A proposed $25 million master plan for the redevelopment of intown Athens’ Bishop Park caught heavy criticism from some Athens-Clarke County commissioners, who balked at the potential price tag in view of what they see as a need to take a broader view of improvements to the county park system.
There are no immediate plans to fund any of the work proposed for Bishop Park, although in a presentation to commissioners at their non-voting Tuesday work session, Leisure Services administrators suggested it could be included in a potential future round of special-purpose local option sales tax-funded projects. A current 1 percent SPLOST is set to end in early 2020, and there already is talk in some quarters of re-instituting the levy.
In the meantime, the Leisure Services administrators recently suggested to commissioners there could be some investigation of additional funding sources for some possible future implementation of the Bishop Park master plan.
Open since 1974, and occupying more than 20 acres between Sunset Drive and Hawthorne Avenue, Bishop Park is facing some significant infrastructure needs, which are addressed in the multimillion-dollar master plan proposal.
According to a presentation to commissioners at a recent work session from Mel Cochran-Davis, administrator of Leisure Services’ Park Services Division, and Kent Kilpatrick, interim director of the county’s Leisure Services Department, the underground utilities at the park date from the original 1974 construction.
“All of the underground infrastructure is toast, basically,” Cochran-Davis told commissioners.
Additionally, a number of park structures are nearing the end of their life span; parts of the park are often flooded due to inadequate stormwater infrastructure; the park’s main building is not equipped with a sprinkler system; and park facilities do not meet requirements of the federal Americans with Disabilities Act.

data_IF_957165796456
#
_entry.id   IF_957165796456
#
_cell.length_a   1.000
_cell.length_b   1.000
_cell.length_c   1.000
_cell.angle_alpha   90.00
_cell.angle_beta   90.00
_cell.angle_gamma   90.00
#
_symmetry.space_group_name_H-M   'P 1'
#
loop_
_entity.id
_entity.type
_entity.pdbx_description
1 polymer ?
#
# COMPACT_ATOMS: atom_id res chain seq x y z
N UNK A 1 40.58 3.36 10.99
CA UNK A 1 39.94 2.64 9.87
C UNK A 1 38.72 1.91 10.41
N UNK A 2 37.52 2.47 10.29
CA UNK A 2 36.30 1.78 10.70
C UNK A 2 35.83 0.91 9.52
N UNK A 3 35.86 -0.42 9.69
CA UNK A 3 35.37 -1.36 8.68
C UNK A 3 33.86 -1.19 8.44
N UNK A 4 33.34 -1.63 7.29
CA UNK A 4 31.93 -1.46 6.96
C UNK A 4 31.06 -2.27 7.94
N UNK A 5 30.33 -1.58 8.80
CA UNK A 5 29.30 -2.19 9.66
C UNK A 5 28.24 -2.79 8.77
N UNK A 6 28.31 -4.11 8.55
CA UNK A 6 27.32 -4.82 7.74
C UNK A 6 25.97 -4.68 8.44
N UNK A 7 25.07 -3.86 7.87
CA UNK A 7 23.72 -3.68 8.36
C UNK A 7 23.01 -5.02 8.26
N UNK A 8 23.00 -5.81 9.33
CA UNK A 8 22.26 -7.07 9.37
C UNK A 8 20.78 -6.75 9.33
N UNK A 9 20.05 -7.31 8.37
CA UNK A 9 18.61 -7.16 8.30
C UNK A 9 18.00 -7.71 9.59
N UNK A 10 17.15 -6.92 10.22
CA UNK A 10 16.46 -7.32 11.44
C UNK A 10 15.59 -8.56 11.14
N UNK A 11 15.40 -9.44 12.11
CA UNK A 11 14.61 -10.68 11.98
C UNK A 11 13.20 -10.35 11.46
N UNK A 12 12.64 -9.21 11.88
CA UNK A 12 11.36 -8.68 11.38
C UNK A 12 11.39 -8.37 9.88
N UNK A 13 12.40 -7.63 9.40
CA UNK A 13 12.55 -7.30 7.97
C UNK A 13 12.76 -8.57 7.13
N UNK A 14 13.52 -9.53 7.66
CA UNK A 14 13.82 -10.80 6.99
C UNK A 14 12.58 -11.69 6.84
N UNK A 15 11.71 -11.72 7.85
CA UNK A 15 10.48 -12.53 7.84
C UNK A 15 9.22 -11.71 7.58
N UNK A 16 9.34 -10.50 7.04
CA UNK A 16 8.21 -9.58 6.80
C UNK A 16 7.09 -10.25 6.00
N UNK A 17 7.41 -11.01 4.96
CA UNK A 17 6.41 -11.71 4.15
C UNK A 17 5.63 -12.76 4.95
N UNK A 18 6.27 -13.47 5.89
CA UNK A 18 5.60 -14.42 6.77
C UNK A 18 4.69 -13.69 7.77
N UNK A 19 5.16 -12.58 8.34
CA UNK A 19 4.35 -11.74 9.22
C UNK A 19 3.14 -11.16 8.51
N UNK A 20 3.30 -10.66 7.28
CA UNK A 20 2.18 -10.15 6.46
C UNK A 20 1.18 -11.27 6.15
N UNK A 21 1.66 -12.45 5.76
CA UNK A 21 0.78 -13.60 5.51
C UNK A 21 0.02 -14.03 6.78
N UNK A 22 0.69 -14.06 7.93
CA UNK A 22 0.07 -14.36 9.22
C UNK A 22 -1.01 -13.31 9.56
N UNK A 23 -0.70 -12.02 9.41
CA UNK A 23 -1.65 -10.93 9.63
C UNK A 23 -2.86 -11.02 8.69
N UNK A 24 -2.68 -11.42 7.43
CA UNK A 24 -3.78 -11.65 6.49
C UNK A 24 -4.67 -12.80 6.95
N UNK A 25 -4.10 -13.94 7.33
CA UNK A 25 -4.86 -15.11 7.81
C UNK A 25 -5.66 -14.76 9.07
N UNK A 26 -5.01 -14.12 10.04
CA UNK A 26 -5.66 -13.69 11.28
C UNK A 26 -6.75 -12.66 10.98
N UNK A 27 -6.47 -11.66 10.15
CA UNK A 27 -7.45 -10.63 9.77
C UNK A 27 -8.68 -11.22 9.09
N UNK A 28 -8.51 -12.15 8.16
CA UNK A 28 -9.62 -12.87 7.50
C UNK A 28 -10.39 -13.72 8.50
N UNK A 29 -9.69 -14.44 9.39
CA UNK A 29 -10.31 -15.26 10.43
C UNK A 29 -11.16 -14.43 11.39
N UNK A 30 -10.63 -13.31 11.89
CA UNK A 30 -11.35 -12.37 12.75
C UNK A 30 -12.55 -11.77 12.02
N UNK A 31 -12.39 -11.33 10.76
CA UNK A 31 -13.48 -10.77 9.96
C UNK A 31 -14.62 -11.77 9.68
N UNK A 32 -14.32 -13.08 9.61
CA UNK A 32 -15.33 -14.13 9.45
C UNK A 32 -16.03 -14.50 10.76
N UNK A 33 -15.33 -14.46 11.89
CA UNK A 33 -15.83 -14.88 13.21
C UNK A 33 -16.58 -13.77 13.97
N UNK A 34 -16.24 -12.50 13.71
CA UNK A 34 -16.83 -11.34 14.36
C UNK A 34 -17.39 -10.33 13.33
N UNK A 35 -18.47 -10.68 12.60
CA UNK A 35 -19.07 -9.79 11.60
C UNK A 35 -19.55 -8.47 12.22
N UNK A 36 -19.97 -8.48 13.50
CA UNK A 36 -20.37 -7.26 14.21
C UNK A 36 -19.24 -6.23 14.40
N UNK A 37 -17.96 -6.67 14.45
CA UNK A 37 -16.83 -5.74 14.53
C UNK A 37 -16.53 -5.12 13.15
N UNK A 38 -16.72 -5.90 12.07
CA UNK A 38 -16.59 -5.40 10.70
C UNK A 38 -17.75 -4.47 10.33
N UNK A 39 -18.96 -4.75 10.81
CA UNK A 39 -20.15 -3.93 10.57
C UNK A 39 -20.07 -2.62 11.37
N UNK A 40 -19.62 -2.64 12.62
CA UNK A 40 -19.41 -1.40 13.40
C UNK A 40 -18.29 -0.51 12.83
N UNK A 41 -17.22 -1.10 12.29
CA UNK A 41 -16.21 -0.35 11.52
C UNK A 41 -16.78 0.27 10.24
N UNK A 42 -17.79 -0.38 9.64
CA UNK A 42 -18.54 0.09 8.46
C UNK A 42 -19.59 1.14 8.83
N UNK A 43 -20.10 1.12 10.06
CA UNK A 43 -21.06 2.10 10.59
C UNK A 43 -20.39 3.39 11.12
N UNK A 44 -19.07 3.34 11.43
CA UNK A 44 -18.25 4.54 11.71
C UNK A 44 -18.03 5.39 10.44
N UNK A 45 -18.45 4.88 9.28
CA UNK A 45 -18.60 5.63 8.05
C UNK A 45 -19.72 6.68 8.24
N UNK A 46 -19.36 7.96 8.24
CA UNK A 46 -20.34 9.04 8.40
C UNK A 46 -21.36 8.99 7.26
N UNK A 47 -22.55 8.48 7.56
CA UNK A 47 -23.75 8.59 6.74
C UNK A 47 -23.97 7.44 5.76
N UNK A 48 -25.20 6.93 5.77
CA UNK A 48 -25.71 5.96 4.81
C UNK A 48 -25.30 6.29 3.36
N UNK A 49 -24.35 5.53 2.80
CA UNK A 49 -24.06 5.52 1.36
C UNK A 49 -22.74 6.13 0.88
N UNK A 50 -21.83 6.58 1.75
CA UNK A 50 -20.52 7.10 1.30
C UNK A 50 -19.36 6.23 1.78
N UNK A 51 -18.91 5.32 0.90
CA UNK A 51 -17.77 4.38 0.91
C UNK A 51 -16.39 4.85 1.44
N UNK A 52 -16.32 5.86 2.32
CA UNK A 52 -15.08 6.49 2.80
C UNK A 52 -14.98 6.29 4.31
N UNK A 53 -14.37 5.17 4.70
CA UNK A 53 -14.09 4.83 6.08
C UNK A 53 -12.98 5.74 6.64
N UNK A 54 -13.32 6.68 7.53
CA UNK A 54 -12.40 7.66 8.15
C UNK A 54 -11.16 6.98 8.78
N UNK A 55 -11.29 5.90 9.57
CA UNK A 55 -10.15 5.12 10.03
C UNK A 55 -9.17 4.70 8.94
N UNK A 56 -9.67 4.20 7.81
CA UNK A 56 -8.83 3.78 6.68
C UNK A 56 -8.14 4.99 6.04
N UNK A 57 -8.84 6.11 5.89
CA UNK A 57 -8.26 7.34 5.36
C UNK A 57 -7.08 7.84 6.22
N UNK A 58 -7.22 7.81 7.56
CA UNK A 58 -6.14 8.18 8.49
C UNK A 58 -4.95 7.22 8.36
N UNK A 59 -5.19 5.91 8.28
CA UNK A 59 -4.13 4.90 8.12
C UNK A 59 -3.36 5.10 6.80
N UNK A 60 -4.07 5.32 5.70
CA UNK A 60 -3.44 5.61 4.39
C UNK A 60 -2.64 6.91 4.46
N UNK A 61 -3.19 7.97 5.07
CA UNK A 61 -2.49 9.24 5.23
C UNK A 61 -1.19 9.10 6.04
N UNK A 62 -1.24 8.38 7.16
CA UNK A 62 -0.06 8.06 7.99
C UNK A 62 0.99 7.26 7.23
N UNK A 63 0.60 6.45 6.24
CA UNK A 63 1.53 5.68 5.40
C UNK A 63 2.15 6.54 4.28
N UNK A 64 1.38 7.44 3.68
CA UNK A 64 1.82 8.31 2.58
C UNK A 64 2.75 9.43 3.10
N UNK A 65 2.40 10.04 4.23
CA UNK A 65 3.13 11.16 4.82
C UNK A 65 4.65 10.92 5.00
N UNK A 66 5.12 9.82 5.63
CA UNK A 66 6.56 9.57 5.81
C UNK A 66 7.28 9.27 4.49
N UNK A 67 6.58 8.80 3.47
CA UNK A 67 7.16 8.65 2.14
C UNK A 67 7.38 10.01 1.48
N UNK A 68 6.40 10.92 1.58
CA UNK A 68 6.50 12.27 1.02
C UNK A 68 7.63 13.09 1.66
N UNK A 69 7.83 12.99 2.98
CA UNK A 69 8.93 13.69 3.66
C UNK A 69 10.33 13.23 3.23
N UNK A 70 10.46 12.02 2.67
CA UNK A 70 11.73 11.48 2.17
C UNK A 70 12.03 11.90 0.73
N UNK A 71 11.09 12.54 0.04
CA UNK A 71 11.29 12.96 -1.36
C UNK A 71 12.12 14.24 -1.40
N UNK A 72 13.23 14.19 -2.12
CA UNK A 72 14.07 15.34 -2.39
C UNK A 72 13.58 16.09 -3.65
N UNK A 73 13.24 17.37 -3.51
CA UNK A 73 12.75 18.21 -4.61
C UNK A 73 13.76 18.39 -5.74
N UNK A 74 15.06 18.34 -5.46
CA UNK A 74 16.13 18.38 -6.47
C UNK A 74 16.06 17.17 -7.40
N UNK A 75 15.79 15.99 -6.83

As commissioners pressed Cochran-Davis and Kilpatrick, wondering why those needs apparently hadn’t been effectively addressed over the years, Athens-Clarke County Manager Blaine Williams stepped in to tell commissioners that the department has regularly used all of the funding included in its budget each year to maintain facilities and replace items that have reached the end of their useful life.
For the fiscal year that ended June 30, the Leisure Services budget included $325,000 for capital expenditures. The budget for the fiscal year that began July 1 includes $585,900 for capital expenditures.
Nonetheless, commissioners pressed Kilpatrick and Cochran-Davis on the $25 million plan, developed over the last three years with considerable public input, asking them to justify the outlined expense of rehabilitating and improving the park.
“This park is falling apart. The infrastructure is falling apart,” Cochran-Davis said.
She went on to explain that the proposed improvements to the park — the master plan calls for enhancing basketball, tennis and gymnastics facilities and augmenting them with a wellness component in addition to streetscape, parking and sidewalk enhancements — should be done in tandem with more basic infrastructure improvements.
The lack of a broad master plan “just kicks the stone down the road” in terms of improving the park, Cochran-Davis suggested.
Commissioners, though, wondered why such a substantial outlay should be assigned to a single park.
“It’s not fair to these other areas [of the county] that might want a wellness center or covered basketball courts,” Commissioner Mike Hamby said. “I’m not going to spend $25 million on one park.”
The proposed master plan for Bishop Park is scheduled to get further review at the commission’s July 18 agenda-setting session, with a possible vote at the Aug. 1 voting meeting.